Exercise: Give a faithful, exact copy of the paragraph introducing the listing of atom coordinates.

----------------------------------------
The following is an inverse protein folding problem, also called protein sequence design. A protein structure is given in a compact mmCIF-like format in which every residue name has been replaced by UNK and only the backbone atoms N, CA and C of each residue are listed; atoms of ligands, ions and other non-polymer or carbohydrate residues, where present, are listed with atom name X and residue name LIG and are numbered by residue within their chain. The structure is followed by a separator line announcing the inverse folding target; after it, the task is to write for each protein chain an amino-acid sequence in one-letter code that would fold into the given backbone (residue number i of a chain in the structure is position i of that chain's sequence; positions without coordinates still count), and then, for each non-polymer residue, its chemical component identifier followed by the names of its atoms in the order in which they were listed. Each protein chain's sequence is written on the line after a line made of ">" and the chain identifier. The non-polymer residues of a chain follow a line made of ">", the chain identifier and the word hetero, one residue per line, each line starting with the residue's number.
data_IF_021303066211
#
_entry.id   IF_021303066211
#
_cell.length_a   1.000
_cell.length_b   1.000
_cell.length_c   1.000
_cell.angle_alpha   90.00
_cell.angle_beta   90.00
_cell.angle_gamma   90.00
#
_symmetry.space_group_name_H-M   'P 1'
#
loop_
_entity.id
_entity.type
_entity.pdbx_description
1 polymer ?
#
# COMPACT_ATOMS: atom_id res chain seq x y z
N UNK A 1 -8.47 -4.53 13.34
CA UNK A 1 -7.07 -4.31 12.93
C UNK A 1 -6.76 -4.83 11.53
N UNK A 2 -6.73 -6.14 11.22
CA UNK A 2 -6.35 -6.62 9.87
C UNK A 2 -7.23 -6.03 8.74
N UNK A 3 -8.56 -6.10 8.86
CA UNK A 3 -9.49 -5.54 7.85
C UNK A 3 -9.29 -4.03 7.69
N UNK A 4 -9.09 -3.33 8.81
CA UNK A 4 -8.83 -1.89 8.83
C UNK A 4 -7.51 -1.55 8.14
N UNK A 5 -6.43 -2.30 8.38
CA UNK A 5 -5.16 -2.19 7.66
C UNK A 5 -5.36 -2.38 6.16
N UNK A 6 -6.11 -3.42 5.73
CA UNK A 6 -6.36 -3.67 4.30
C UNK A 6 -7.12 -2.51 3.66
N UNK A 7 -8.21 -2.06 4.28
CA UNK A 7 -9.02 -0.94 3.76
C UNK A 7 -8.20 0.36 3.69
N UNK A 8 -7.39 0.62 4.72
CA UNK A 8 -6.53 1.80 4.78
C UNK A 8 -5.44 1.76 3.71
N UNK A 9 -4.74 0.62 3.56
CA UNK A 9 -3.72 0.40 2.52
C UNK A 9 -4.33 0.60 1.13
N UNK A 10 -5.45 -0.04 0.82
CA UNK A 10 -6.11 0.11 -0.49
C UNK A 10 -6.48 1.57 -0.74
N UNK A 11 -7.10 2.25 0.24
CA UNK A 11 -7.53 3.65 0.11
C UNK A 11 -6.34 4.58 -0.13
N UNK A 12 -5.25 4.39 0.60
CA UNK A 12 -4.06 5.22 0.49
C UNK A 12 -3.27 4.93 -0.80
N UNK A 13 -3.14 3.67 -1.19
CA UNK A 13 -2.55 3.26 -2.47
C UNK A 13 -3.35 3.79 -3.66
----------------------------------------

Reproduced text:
The following is an inverse protein folding problem, also called protein sequence design. A protein structure is given in a compact mmCIF-like format in which every residue name has been replaced by UNK and only the backbone atoms N, CA and C of each residue are listed; atoms of ligands, ions and other non-polymer or carbohydrate residues, where present, are listed with atom name X and residue name LIG and are numbered by residue within their chain. The structure is followed by a separator line announcing the inverse folding target; after it, the task is to write for each protein chain an amino-acid sequence in one-letter code that would fold into the given backbone (residue number i of a chain in the structure is position i of that chain's sequence; positions without coordinates still count), and then, for each non-polymer residue, its chemical component identifier followed by the names of its atoms in the order in which they were listed. Each protein chain's sequence is written on the line after a line made of ">" and the chain identifier. The non-polymer residues of a chain follow a line made of ">", the chain identifier and the word hetero, one residue per line, each line starting with the residue's number.